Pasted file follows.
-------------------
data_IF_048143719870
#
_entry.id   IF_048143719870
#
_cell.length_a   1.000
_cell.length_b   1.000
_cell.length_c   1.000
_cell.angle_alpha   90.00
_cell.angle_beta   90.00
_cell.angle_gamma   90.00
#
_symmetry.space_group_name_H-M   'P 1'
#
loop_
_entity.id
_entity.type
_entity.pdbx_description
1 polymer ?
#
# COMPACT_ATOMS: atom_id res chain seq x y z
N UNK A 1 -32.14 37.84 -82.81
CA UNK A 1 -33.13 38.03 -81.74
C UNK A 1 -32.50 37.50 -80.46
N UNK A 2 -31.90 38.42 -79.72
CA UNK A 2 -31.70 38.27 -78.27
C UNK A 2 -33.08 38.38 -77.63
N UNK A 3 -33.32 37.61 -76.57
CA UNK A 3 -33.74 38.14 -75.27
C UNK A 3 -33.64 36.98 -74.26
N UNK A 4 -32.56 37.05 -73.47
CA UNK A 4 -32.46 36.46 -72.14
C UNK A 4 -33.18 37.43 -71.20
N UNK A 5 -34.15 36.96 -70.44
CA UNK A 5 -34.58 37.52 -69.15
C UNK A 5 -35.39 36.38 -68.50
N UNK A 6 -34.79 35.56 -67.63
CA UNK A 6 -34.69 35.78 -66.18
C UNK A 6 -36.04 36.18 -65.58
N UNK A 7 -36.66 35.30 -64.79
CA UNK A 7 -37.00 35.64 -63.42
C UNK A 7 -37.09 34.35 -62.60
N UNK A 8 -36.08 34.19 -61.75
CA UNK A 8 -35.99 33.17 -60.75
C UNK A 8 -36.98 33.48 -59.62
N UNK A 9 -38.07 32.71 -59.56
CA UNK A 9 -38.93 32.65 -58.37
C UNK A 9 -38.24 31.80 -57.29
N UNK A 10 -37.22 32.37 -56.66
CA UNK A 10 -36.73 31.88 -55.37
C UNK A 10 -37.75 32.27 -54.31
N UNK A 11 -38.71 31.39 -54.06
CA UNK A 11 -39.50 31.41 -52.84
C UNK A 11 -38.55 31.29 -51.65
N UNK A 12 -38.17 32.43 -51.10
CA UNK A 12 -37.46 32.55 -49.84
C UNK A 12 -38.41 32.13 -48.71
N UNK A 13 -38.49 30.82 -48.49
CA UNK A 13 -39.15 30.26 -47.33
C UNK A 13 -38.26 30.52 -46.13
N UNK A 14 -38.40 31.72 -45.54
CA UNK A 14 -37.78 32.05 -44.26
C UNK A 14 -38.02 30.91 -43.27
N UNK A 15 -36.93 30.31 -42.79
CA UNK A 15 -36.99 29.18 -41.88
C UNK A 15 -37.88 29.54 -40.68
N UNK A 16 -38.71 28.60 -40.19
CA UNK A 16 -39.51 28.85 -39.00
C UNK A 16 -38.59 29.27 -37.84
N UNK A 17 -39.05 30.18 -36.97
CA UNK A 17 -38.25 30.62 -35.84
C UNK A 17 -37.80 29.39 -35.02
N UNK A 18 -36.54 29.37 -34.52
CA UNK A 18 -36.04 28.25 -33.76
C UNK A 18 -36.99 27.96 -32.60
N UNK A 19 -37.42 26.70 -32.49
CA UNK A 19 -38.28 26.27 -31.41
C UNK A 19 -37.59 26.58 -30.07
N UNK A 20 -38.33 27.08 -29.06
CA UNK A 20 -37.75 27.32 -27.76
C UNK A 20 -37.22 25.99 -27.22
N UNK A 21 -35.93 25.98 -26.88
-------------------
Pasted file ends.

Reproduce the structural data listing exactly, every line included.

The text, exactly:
data_IF_048143719870
#
_entry.id   IF_048143719870
#
_cell.length_a   1.000
_cell.length_b   1.000
_cell.length_c   1.000
_cell.angle_alpha   90.00
_cell.angle_beta   90.00
_cell.angle_gamma   90.00
#
_symmetry.space_group_name_H-M   'P 1'
#
loop_
_entity.id
_entity.type
_entity.pdbx_description
1 polymer ?
#
# COMPACT_ATOMS: atom_id res chain seq x y z
N UNK A 1 -32.14 37.84 -82.81
CA UNK A 1 -33.13 38.03 -81.74
C UNK A 1 -32.50 37.50 -80.46
N UNK A 2 -31.90 38.42 -79.72
CA UNK A 2 -31.70 38.27 -78.27
C UNK A 2 -33.08 38.38 -77.63
N UNK A 3 -33.32 37.61 -76.57
CA UNK A 3 -33.74 38.14 -75.27
C UNK A 3 -33.64 36.98 -74.26
N UNK A 4 -32.56 37.05 -73.47
CA UNK A 4 -32.46 36.46 -72.14
C UNK A 4 -33.18 37.43 -71.20
N UNK A 5 -34.15 36.96 -70.44
CA UNK A 5 -34.58 37.52 -69.15
C UNK A 5 -35.39 36.38 -68.50
N UNK A 6 -34.79 35.56 -67.63
CA UNK A 6 -34.69 35.78 -66.18
C UNK A 6 -36.04 36.18 -65.58
N UNK A 7 -36.66 35.30 -64.79
CA UNK A 7 -37.00 35.64 -63.42
C UNK A 7 -37.09 34.35 -62.60
N UNK A 8 -36.08 34.19 -61.75
CA UNK A 8 -35.99 33.17 -60.75
C UNK A 8 -36.98 33.48 -59.62
N UNK A 9 -38.07 32.71 -59.56
CA UNK A 9 -38.93 32.65 -58.37
C UNK A 9 -38.24 31.80 -57.29
N UNK A 10 -37.22 32.37 -56.66
CA UNK A 10 -36.73 31.88 -55.37
C UNK A 10 -37.75 32.27 -54.31
N UNK A 11 -38.71 31.39 -54.06
CA UNK A 11 -39.50 31.41 -52.84
C UNK A 11 -38.55 31.29 -51.65
N UNK A 12 -38.17 32.43 -51.10
CA UNK A 12 -37.46 32.55 -49.84
C UNK A 12 -38.41 32.13 -48.71
N UNK A 13 -38.49 30.82 -48.49
CA UNK A 13 -39.15 30.26 -47.33
C UNK A 13 -38.26 30.52 -46.13
N UNK A 14 -38.40 31.72 -45.54
CA UNK A 14 -37.78 32.05 -44.26
C UNK A 14 -38.02 30.91 -43.27
N UNK A 15 -36.93 30.31 -42.79
CA UNK A 15 -36.99 29.18 -41.88
C UNK A 15 -37.88 29.54 -40.68
N UNK A 16 -38.71 28.60 -40.19
CA UNK A 16 -39.51 28.85 -39.00
C UNK A 16 -38.59 29.27 -37.84
N UNK A 17 -39.05 30.18 -36.97
CA UNK A 17 -38.25 30.62 -35.84
C UNK A 17 -37.80 29.39 -35.02
N UNK A 18 -36.54 29.37 -34.52
CA UNK A 18 -36.04 28.25 -33.76
C UNK A 18 -36.99 27.96 -32.60
N UNK A 19 -37.42 26.70 -32.49
CA UNK A 19 -38.28 26.27 -31.41
C UNK A 19 -37.59 26.58 -30.07
N UNK A 20 -38.33 27.08 -29.06
CA UNK A 20 -37.75 27.32 -27.76
C UNK A 20 -37.22 25.99 -27.22
N UNK A 21 -35.93 25.98 -26.88